Stimulating spending and manufacturing optimism

by Rob Horning

9 February 2008


Congress recently passed a stimulus package—which has become one of those weird set phrases in the recent news cycle, like “rogue trader” Jerome Kerviel, or the subprime meltdown or the “credit crunch.” The demands of internet search engines seem to encourage the formation of such news nuggets. These set phrases become what Marx (according to literary critic Michael McKeon) called simple abstractions, holding together and stabilizing a collection of related ideas that are actually in tension. Thereby simplified, they circulate like currency and can be deployed in lieu of a richer understanding or a more comprehensive explanation of the forces at work. The main thing I know about the stimulus package is that it means the government will send me $600 simply for being a taxpayer.

You would that would be delightful, but it seems more frightening, like something a banana republic would do. It seems akin to giving hobos booze on election day as a reward for their vote. Also, the economic problems seem to be derived from too much irresponsible borrowing and spending, so it seems peculiar that the solution would be to give consumers more money and tell them to spend it freely. It’s like giving kids pudding when they haven’t eaten their meat.

Built into the phrase stimulus package are assumptions about what fiscal policy (aka money spent by the government) can accomplish. The main assumption is that the economy is moving into a recession because of a failure of aggregate demand, which is a consequence of credit suddenly becoming unavailable for risky and non-risky borrowers alike. Therefore the government borrows from the future (by increasing the deficit) and hands out checks to regular folks and encourages them to spend it. You don’t have to revile Keynes to be skeptical of this. Tyler Cowen makes a good case against it here:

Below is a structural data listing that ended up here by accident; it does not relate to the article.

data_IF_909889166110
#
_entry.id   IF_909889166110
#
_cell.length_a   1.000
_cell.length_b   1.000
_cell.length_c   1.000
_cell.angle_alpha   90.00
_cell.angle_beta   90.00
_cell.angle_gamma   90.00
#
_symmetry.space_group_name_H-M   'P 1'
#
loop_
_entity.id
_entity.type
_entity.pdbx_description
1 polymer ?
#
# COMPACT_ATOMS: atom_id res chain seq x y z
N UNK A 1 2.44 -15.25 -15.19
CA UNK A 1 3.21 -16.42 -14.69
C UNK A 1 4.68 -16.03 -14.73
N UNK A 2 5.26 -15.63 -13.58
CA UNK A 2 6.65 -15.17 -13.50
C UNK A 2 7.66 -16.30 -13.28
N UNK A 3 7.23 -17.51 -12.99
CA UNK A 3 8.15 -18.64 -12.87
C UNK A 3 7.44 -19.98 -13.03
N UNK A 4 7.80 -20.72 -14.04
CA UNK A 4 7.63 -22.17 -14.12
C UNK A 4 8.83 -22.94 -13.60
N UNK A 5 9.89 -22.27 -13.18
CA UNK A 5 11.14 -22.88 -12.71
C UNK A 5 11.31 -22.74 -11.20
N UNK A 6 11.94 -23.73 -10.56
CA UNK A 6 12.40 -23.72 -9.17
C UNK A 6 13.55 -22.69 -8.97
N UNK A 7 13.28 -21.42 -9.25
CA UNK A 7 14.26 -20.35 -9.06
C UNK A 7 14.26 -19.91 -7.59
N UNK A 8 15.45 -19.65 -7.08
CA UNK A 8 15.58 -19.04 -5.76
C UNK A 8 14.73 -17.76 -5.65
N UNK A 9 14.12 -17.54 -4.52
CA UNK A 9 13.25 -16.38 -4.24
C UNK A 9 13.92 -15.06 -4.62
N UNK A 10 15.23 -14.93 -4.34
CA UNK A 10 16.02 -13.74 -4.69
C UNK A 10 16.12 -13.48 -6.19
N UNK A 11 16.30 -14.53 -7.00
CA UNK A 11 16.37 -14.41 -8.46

Most fundamentally, more aggregate demand is not the answer because insufficient aggregate demand was not the problem in the first place.  Just as a social framing effect (and lots of fraud) led subprime loans to be perceived as “not very risky,” right now social framing effects—call them collective fear—are causing lower asset prices, some degree of credit constipation, and higher risk premia.  The economy is undergoing a sectoral shift toward less risky assets and that can bring an economic downturn.  The shift itself is costly, it brings thorny coordination problems (e.g., sudden insolvencies, overturning of credit expectations), and lower-yielding assets also mean less wealth.  Lack of liquidity simply is not the fundamental problem.

But then logic of the stimulus package may be less economical than political, as is usually the case when it comes to fiscal policy—who should get the fruits of government spending is always a political question. This package is not likely to have much direct effect on the economy, but it will certainly affect voters’ attitudes. The stimulus seems a matter of preventing a hiatus in standards of living—of habitual shopping, that is—and forestalling the unrest this would cause. So instead of helping adapt consumers to more “realistic” limitations on their consumption, we will do what we can to encourage them that no limits exist. This is called bolstering consumer confidence, and seems likely enough to work. America is an optimistic place, after all.


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